To track down autistic children or senior citizens who may go missing, an Ohio police department is supplying wrist bracelets to its community that — with 911 assistance and cell phone technology — can triangulate the bracelet wearer’s location.

The Rocky River Police Department in Cuyahoga County, Ohio, acquired 15 of the tracking bracelets and demonstrated the technology to its citizens last week. Police Chief Kelly Stillman said Rocky River is the first city in Ohio to offer the bracelets, which are available free of charge (with a monthly activation fee) to those in the community who need them.

Stillman said nearly 30 percent of Rocky River’s population is senior citizens.

The bracelets — by EMFinders based in Frisco, Texas — are the size of a wristwatch. Two people are required to attach and take the device off a user’s wrist, Stillman said.

If someone wearing the bracelet goes missing, a family member or caregiver still must alert the Rocky River Police Department.  The person reporting the incident or the police department then will contact EMFinders and give the bracelet serial number worn by the missing person, Stillman said. While the police department follows its usual protocol for a missing person, EMFinders will send out a signal to the bracelet. In turn, the bracelet sends a signal to the 911 operator through the Cuyahoga Emergency Communications System (CECOMS).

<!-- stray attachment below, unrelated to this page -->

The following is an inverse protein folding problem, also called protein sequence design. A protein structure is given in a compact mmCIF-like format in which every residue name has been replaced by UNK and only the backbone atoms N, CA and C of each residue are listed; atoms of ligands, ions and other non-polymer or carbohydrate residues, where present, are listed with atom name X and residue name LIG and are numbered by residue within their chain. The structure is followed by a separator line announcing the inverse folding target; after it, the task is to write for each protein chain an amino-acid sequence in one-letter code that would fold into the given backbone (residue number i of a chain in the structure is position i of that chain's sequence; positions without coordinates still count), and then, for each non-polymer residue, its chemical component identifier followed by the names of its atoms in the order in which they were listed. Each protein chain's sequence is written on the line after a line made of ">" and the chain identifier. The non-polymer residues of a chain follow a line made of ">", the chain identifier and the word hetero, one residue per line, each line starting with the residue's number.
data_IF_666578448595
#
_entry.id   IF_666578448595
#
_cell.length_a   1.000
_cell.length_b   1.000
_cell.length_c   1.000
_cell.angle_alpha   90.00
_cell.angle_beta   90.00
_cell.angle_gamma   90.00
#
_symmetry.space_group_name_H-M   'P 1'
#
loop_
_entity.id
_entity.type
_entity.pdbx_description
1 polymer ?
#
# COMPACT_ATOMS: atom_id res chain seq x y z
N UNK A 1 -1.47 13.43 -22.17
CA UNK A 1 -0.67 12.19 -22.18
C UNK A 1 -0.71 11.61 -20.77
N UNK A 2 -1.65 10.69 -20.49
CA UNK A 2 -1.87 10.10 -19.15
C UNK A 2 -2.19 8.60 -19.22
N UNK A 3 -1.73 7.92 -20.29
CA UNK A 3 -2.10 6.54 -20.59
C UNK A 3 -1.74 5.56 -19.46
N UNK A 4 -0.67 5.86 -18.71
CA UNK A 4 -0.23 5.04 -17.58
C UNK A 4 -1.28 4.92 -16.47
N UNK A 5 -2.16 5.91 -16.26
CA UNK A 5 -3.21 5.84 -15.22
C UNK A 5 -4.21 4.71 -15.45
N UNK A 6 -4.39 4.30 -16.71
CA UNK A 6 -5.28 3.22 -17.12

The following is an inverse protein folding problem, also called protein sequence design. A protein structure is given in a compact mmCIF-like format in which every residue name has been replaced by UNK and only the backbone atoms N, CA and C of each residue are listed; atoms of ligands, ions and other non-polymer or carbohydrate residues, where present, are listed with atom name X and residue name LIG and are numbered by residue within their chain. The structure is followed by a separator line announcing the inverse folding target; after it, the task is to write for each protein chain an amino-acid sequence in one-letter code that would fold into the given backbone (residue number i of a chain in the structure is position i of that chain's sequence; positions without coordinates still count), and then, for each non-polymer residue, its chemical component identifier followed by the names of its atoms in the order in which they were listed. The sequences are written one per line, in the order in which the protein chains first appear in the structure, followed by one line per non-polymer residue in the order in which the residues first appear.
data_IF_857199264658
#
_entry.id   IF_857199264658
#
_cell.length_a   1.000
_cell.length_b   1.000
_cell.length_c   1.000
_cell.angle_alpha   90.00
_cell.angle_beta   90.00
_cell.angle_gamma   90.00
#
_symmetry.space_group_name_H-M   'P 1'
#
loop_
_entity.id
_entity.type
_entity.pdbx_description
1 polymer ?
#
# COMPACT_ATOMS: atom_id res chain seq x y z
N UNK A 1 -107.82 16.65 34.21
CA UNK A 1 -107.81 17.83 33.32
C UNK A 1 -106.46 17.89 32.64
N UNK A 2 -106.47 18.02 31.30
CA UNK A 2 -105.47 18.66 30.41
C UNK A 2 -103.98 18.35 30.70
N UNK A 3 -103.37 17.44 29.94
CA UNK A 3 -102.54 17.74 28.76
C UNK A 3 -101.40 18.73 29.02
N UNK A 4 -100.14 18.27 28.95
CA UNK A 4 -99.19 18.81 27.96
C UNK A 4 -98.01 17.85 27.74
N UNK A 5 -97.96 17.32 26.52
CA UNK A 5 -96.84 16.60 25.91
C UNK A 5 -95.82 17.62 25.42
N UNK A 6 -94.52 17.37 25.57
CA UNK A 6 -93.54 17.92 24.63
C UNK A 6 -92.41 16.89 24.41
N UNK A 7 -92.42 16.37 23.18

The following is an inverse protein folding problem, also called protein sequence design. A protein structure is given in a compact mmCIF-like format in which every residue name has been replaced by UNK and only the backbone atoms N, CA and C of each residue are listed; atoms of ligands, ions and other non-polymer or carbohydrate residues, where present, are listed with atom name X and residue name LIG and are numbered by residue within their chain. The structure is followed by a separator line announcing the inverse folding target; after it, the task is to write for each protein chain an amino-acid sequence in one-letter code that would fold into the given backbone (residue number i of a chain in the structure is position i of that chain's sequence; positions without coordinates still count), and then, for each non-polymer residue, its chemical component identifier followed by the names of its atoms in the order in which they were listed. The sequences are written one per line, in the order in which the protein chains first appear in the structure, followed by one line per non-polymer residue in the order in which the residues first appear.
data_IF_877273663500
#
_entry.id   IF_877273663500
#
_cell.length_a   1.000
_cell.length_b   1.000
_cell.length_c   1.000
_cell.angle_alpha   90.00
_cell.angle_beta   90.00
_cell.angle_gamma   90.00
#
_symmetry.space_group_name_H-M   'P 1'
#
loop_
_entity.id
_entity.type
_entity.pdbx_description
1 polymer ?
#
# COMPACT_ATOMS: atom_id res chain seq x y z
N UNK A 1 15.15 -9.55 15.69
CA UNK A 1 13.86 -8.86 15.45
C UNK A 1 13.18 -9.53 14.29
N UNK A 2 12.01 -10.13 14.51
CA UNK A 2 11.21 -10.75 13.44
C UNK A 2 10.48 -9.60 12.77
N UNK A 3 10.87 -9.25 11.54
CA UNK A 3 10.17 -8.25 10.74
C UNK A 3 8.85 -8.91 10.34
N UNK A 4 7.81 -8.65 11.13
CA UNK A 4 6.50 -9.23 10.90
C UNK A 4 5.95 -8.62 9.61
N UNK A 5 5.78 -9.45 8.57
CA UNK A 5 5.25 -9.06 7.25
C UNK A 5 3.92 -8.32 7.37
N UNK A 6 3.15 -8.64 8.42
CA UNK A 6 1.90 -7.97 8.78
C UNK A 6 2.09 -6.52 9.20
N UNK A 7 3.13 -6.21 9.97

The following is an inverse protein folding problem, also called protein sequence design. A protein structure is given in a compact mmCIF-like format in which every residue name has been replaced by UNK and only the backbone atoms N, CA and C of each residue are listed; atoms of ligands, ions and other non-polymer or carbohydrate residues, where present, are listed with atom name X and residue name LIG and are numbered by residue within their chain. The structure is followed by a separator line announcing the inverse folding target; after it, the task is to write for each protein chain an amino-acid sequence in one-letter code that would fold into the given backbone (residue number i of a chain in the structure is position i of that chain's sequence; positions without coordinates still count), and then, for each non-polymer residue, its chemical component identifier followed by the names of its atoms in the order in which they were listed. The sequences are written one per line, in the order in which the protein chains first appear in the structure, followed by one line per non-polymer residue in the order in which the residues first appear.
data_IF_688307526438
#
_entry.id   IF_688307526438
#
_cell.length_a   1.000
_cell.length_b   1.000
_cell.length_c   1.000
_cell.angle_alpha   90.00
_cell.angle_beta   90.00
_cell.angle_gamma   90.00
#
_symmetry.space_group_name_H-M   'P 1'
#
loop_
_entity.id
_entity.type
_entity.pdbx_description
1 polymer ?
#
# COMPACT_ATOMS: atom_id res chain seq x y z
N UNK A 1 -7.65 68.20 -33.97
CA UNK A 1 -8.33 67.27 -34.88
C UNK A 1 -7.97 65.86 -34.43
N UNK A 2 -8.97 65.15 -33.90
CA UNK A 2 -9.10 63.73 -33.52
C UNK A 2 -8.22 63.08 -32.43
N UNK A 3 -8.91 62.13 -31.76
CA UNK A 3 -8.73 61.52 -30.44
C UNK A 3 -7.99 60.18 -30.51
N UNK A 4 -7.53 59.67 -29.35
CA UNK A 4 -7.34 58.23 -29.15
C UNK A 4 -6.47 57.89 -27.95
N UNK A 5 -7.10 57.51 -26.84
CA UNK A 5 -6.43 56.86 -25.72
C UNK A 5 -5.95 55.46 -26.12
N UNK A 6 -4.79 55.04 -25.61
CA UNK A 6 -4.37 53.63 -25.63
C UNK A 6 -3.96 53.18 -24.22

CECOMS then routes the signal back to the police department, which can then track down the missing person between 10 and 22 minutes.

“CECOMS has a mapping utility that we have at all our 911 stations and it actually gives us a pinpoint coordinates or where this person is,” Stillman said. The map works much like Web-based maps available on search engines. “You just zoom in and you can see exactly where they’re sitting.”

The bracelets, usually priced at $200 each, were given to the police department for free. The bracelets require a $25 monthly monitoring fee that is paid through a contract with EMFinders.

The Rocky River Police Department is looking to get more of the tracking bracelets and hopes to receive the necessary funding through the city’s Kiwanis and Rotary clubs.

Similar tracking bracelets have found growing use in communities across the U.S. In one instance, bracelets were approved last year by the county Board of Commission in Multnomah County, Ore., to track the locations of five youths affiliated with gangs. The bracelets were part of a five-month pilot program to prevent gang violence.

Sarah Rich, Staff Writer Sarah Rich  |  Staff Writer

In 2008, Sarah Rich graduated from California State University, Chico, where she majored in news-editorial journalism and minored in sociology. Since 2010, Sarah has written for Government Technology magazine and covers a spectrum of public-sector IT topics, including cloud computing, transparency, broadband, and other innovative projects and trends. She currently lives in Sacramento, Calif.